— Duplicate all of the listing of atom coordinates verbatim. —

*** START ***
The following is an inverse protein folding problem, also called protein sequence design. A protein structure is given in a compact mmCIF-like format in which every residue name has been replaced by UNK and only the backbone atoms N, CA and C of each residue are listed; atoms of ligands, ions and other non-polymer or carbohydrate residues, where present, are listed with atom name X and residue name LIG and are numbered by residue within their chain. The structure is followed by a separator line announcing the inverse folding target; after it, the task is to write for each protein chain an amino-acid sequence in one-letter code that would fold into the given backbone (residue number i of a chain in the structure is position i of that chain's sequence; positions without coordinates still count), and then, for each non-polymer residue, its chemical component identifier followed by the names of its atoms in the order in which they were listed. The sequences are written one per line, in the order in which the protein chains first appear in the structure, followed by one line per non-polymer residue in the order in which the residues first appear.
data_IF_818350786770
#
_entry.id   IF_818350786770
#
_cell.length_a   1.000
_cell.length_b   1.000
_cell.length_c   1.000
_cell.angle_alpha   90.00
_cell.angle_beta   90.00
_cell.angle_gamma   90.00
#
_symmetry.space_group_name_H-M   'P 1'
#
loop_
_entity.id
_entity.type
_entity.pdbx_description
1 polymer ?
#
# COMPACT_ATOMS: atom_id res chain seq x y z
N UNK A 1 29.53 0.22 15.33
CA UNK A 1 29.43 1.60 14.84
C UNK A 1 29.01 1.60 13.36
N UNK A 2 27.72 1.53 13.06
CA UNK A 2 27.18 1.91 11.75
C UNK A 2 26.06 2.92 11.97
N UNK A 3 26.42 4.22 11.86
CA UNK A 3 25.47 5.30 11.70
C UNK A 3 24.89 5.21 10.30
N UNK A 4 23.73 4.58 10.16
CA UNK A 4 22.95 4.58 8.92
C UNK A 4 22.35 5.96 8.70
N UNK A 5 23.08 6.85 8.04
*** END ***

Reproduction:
The following is an inverse protein folding problem, also called protein sequence design. A protein structure is given in a compact mmCIF-like format in which every residue name has been replaced by UNK and only the backbone atoms N, CA and C of each residue are listed; atoms of ligands, ions and other non-polymer or carbohydrate residues, where present, are listed with atom name X and residue name LIG and are numbered by residue within their chain. The structure is followed by a separator line announcing the inverse folding target; after it, the task is to write for each protein chain an amino-acid sequence in one-letter code that would fold into the given backbone (residue number i of a chain in the structure is position i of that chain's sequence; positions without coordinates still count), and then, for each non-polymer residue, its chemical component identifier followed by the names of its atoms in the order in which they were listed. The sequences are written one per line, in the order in which the protein chains first appear in the structure, followed by one line per non-polymer residue in the order in which the residues first appear.
data_IF_818350786770
#
_entry.id   IF_818350786770
#
_cell.length_a   1.000
_cell.length_b   1.000
_cell.length_c   1.000
_cell.angle_alpha   90.00
_cell.angle_beta   90.00
_cell.angle_gamma   90.00
#
_symmetry.space_group_name_H-M   'P 1'
#
loop_
_entity.id
_entity.type
_entity.pdbx_description
1 polymer ?
#
# COMPACT_ATOMS: atom_id res chain seq x y z
N UNK A 1 29.53 0.22 15.33
CA UNK A 1 29.43 1.60 14.84
C UNK A 1 29.01 1.60 13.36
N UNK A 2 27.72 1.53 13.06
CA UNK A 2 27.18 1.91 11.75
C UNK A 2 26.06 2.92 11.97
N UNK A 3 26.42 4.22 11.86
CA UNK A 3 25.47 5.30 11.70
C UNK A 3 24.89 5.21 10.30
N UNK A 4 23.73 4.58 10.16
CA UNK A 4 22.95 4.58 8.92
C UNK A 4 22.35 5.96 8.70
N UNK A 5 23.08 6.85 8.04